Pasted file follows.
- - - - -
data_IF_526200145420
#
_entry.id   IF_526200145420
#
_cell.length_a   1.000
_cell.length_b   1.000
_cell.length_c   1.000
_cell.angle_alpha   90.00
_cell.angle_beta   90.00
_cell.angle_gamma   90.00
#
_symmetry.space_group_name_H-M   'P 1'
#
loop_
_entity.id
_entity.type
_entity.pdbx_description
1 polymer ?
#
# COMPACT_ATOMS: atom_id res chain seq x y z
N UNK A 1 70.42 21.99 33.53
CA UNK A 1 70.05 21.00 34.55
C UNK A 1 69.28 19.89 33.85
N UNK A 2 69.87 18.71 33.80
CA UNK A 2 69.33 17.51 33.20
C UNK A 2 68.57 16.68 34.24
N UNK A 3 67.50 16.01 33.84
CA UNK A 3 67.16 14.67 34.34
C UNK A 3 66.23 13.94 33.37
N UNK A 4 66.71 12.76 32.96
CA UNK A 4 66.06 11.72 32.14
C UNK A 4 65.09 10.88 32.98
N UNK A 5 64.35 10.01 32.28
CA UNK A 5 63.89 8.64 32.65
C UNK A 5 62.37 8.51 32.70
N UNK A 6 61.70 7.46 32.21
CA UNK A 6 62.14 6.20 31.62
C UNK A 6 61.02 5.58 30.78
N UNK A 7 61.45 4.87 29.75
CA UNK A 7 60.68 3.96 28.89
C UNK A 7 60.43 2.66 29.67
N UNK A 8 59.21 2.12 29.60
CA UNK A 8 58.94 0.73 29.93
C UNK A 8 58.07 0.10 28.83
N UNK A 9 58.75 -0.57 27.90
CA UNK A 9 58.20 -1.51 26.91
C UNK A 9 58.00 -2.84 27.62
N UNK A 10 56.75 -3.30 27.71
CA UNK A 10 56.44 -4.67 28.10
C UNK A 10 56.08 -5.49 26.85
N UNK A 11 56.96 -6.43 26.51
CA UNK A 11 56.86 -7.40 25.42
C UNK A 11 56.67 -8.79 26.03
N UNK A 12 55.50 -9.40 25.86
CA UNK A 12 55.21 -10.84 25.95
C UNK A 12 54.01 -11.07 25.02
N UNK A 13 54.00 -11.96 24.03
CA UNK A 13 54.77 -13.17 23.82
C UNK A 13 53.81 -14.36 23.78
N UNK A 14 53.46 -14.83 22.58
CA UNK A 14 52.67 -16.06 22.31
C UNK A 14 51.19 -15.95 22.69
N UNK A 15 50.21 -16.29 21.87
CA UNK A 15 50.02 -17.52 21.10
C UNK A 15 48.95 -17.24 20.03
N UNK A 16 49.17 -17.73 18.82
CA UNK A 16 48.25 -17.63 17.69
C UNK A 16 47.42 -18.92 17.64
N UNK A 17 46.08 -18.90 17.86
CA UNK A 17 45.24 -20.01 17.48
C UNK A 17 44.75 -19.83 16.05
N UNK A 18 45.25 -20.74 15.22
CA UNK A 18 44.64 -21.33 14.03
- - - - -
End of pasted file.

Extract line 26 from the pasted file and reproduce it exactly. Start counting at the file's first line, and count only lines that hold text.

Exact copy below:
C UNK A 2 68.57 16.68 34.24